Wisconsin: “One of America’s Foremost Battleground States”
Wisconsin is another key swing state that the Biden campaign is looking to pick up this year after several state positions were flipped to blue in 2018. A historically red state, Wisconsin has Biden leading in the polls by 8.2 percent as of November 2, but Democrats may have a more difficult path to victory after a recent court decision.
In contrast to the decisions for Pennsylvania and North Carolina, the Supreme Court rejected the state’s attempt to extend the mail-in ballot deadline by refusing to bring back a trial court hearing that would have moved the deadline to six days after the election. This ruling is a victory for Republicans, who are keen on energizing their previous base to win this year. After the court decision was made, Wisconsin’s Democratic party launched a large voter information campaign to let voters know about the deadline and the best ways to make sure their ballot is counted.
With ten electoral votes, Wisconsin is part of both candidates’ Midwest election strategies, partly due to Trump’s incredibly narrow margin of victory in 2016, when he won by about 23,000 votes. Around two million absentee ballots have been requested as of November 2, but the court’s block of the ballot extension could greatly impact how many votes are returned.
Minnesota: “President Trump’s Best Potential Pickup Opportunity”
Like Wisconsin, Minnesota is an important state for either candidate to win. After Clinton’s close win in 2016, Trump was looking to pick up this blue state to add to the otherwise red Midwest, but as of November 2, Biden is solidly leading in the polls by 9.4 percent. However, a current court ruling could jeopardize Biden’s chances in the state.
On October 30, the Eighth Circuit Federal Court of Appeals ruled that Minnesota ballots must be postmarked and received by election day, contradicting the previous deadline of being postmarked by election day and received up to a week later. The previous deadline was established in July, but a separate lawsuit filed by a Republican activist caused the Eighth Circuit to make their ruling.
This decision comes as a victory similar to Wisconsin for Republicans and could help flip the state to red. In 2016, Clinton won by 2.5 percent—only about 45,000 votes—so if this abrupt rule change lowers the mail-in ballot turnout, it could help Trump win the state. However, as of October 30, of the two million absentee ballots requested, 1.5 million have already been turned in, so it is also possible that this ruling will have little to no impact on the results—it all depends on which voters are voting primarily by mail, which voters are going in person, and which voters will be sending in their ballots last minute.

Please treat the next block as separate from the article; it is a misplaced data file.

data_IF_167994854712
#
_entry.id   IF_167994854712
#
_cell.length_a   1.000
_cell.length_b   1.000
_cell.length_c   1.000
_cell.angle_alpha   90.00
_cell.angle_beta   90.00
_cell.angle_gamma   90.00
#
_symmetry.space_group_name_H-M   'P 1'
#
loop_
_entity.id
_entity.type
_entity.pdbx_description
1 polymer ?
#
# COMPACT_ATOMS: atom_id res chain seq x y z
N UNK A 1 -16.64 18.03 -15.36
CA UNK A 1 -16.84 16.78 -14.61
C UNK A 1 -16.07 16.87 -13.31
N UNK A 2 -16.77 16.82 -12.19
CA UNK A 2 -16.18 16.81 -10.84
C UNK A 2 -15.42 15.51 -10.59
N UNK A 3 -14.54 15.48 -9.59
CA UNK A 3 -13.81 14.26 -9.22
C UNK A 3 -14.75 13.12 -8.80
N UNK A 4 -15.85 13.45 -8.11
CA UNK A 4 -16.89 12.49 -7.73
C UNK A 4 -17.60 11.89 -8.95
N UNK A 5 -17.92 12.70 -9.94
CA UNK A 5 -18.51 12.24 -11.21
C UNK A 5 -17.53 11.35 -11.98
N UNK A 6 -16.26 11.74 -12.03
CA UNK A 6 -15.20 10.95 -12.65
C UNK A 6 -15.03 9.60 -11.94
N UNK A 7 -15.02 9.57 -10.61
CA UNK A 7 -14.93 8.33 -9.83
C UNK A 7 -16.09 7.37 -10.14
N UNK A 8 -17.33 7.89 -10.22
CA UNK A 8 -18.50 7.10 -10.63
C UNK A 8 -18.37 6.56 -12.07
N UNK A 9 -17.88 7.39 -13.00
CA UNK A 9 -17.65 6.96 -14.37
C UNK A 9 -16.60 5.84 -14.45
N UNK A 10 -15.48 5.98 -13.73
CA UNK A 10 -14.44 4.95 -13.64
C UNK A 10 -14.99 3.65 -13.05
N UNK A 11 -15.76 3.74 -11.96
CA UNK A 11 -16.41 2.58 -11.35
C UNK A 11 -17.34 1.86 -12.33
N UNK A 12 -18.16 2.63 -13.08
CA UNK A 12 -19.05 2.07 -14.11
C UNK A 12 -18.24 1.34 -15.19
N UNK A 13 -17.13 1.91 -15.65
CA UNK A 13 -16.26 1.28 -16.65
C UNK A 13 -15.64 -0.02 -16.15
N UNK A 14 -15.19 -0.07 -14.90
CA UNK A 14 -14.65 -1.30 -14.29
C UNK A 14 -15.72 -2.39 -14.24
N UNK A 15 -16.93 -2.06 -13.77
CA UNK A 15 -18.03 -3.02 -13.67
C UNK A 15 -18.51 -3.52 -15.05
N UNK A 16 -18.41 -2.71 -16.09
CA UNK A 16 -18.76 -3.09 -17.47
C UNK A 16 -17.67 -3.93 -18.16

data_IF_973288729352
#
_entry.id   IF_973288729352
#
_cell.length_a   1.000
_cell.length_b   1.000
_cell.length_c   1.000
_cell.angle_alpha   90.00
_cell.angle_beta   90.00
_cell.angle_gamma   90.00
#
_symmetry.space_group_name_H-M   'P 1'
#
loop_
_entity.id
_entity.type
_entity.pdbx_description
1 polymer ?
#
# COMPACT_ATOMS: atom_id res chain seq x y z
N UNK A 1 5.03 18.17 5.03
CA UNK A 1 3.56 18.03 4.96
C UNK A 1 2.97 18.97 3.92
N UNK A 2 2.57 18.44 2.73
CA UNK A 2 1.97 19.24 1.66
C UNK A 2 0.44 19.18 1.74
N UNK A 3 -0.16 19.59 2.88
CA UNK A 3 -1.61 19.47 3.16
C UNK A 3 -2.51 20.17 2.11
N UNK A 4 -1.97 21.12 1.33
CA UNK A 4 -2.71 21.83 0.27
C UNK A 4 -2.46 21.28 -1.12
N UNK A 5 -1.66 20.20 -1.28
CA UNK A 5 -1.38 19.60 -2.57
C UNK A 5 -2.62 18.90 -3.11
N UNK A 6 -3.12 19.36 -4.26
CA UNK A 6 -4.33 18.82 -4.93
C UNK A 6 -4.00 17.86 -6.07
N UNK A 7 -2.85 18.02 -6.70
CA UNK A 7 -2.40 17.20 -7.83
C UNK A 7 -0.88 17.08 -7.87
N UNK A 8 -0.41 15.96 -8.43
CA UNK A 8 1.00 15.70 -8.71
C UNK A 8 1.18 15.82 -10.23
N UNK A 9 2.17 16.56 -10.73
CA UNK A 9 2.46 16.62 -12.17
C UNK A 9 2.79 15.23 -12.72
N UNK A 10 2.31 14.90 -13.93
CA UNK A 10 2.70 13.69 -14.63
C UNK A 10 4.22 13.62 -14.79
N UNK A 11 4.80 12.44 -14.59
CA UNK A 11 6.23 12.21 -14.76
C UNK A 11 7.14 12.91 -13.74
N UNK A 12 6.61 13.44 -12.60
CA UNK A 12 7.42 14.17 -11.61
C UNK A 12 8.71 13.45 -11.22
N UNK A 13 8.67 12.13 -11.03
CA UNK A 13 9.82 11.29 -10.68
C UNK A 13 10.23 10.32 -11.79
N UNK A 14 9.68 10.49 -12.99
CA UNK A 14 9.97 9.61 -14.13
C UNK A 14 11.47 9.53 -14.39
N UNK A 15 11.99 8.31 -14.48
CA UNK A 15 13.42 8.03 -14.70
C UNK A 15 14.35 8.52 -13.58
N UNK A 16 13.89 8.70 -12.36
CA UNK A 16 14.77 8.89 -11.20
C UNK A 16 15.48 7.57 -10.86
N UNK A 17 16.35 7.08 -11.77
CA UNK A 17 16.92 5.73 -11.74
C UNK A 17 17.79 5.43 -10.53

Nevada: “A Crucial Battleground”
Similar to Minnesota, Nevada is a swing state that is crucial for Biden to win in order to win the election. This year, Nevada is serving as a model for the effectiveness of widespread and universal mail-in voting. In August, the Democratic-controlled legislature voted to require county registrars to automatically send a mail-in ballot to every registered voter. The state’s GOP immediately sued the state and lost.
The state’s GOP, along with Trump’s reelection campaign, filed a second lawsuit on October 23 requesting a temporary restraining order on Clark County, home to Las Vegas and 72 percent of all Nevada voters, to block all ballot counting until a “meaningful” ballot-counting plan can be made. The lawsuit argued that widespread mail-in voting is susceptible to voter fraud and a more vigilant observation plan needs to be created before any ballots could be counted. On October 28, a federal judge blocked the restraining order, allowing ballots to be counted. This is a victory for the Democrats, who need to keep Nevada blue in order to win the presidency. However, out of the 1.8 million ballots mailed to residents, only around 32 percent have been cast, of which 0.03 percent have been rejected, so the lack of turnout could hurt Biden’s chances.